ENGINEERING NEWS

Tel Aviv Researchers Visit for Collaborative Workshop

Researchers presented work on energy, sustainability, and biomaterials

Tel Aviv University's Tal Dvir presents his work on cardiac tissue engineering.Tel Aviv University's Tal Dvir presents his work on cardiac tissue engineering.
Northwestern Engineering Dean Julio M. Ottino addresses workshop participants.Northwestern Engineering Dean Julio M. Ottino addresses workshop participants.
Professor Mark Hersam, director of Northwestern's Materials Research Science and Engineering CenterProfessor Mark Hersam, director of Northwestern's Materials Research Science and Engineering Center
Professor John Rogers presents his work on stretchable, flexible, bio-integrated electronics.Professor John Rogers presents his work on stretchable, flexible, bio-integrated electronics.
Guests listen as Northwestern and TAU researchers present their research at the collaborative workshop.Guests listen as Northwestern and TAU researchers present their research at the collaborative workshop.
Professor David Seidman, workshop co-chair, mingles with guests at the closing reception.Professor David Seidman, workshop co-chair, mingles with guests at the closing reception.
Guests enjoy the workshop's closing reception in Cohen Commons.Guests enjoy the workshop's closing reception in Cohen Commons.

Someday, a major tool for fighting heart failure could be a 3-D printer.

At this week’s Northwestern University/Tel Aviv University Workshop, Tal Dvir presented his research into 3-D printing heart muscles and believes that, in the future, his lab could potentially print an entire, functioning heart.

“Right now, the only solution for end-stage patients with congestive heart failure is a heart transplant,” said Dvir, professor of biotechnology and materials science and engineering at Tel Aviv University (TAU). “Because there is a shortage of donors, we need to find new strategies.”

David SeidmanDvir was just one researcher who presented his research at the workshop. The three-day event consisted of scientific presentations and discussions, which were designed to initiate new, cross-school collaborations. David Seidman, the Walter P. Murphy Professor of Materials Science and Engineering at Northwestern’s McCormick School of Engineering, and Noam Eliaz, founding chair of the department of materials science and engineering at TAU, served as workshop co-chairs. (View the workshop's program.)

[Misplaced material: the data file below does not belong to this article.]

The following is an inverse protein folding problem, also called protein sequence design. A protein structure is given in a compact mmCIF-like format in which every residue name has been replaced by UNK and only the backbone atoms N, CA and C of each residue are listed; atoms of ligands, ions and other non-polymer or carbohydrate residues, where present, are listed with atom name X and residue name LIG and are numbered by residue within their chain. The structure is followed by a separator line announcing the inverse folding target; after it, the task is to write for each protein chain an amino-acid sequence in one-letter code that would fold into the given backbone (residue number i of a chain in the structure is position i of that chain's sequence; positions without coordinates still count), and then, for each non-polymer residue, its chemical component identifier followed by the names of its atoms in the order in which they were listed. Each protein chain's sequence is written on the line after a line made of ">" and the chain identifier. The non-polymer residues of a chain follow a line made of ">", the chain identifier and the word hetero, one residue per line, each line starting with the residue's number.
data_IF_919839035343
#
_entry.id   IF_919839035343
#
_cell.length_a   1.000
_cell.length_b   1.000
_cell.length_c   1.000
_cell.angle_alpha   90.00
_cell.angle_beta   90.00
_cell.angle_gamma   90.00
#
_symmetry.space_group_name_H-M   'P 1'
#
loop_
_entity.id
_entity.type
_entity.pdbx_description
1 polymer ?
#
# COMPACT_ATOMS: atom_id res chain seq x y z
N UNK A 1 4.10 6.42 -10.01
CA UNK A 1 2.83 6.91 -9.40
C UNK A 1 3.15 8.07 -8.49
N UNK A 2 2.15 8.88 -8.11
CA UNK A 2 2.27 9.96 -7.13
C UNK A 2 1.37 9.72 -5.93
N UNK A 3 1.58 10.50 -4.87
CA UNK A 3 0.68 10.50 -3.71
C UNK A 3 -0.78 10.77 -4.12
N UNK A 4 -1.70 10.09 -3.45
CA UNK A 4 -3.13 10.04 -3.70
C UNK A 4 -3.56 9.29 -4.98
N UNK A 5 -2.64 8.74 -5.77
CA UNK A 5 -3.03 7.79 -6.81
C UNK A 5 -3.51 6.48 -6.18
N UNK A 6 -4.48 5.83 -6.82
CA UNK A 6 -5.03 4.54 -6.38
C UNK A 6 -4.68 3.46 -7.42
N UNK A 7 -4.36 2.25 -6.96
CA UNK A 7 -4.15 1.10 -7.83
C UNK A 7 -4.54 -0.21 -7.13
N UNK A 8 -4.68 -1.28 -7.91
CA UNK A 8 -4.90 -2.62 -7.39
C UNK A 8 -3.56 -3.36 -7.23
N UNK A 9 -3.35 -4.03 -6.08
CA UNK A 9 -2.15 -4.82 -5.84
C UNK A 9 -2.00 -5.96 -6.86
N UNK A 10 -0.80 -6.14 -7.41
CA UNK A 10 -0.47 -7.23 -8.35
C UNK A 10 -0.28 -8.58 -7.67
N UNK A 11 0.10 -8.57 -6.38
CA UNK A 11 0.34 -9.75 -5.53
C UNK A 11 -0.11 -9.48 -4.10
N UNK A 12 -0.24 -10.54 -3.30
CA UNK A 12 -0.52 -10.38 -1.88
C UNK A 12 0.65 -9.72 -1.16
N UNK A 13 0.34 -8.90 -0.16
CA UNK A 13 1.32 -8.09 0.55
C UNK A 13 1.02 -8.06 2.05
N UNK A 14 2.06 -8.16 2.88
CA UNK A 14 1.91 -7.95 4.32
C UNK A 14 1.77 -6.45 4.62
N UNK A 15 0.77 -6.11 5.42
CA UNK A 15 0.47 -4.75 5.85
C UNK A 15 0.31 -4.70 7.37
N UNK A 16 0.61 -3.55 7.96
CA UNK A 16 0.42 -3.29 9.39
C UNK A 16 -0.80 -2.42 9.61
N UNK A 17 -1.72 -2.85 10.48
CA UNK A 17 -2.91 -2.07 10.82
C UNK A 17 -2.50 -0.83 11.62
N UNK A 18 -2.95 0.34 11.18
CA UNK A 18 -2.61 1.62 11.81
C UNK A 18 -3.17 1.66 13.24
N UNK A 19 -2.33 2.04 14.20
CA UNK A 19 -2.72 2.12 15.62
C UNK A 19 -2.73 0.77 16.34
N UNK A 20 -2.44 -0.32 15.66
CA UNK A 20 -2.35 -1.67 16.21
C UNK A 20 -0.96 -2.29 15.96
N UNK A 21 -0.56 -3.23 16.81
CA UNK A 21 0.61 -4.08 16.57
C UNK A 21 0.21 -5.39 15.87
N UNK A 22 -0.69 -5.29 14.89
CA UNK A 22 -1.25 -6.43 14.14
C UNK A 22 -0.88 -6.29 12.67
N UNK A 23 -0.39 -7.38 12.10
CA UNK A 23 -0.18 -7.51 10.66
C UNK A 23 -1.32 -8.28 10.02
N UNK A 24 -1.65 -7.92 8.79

Focused on the themes of energy, sustainability, and biomaterials, the workshop took place from September 20 to 22 on Northwestern’s Evanston campus. Last year’s workshop in Tel Aviv, Israel was based around the theme of semiconductors, electronic materials, thin films, and photonic materials. The workshops mark a strategic partnership between Northwestern and TAU and aim to build new and strengthen existing collaborations between faculty members at both universities.

“Collaborations between our institutions is growing rapidly,” said Julio M. Ottino, dean of Northwestern Engineering. “I hope this workshop will serve as another catalyst for partnership as we explore pressing issues in energy, sustainability, and biomaterials. Our institutions bring unique perspectives, but share a common passion for advancing science and engineering.”

Northwestern Engineering’s John A. Rogers also presented his work on biomaterials. His laboratory is developing bioreabsorbable electronics in one-dimensional, two-dimensional, and three-dimensional architectures. He imagines these electronics could be used for temporary monitors placed inside the body, which would dissolve and reabsorb in a matter of days or weeks. A temporary sensor could be laminated onto the brain, for example, to monitor temperature and pressure after a traumatic brain injury by wirelessly transmitting data to a smartphone or computer.

“Temperature and pressure correlate strongly to health status,” said Rogers, Louis Simpson and Kimberly Querrey Professor of Materials Science and Engineering, Biomedical Engineering, and Neurological Surgery. “But monitoring is not needed forever — only during the recovery period.”

Other Northwestern Engineering professors who presented their research included: Scott Barnett, Robert P.H. Chang, Vinayak Dravid, David Dunand, Kimberly Gray, Derk Joester, Erik Luijten, Tobin J. Marks, Hooman Moheseni, Aaron Packman, Mark Ratner, Ramille Shah, Samuel I. Stupp, and Christopher Wolverton.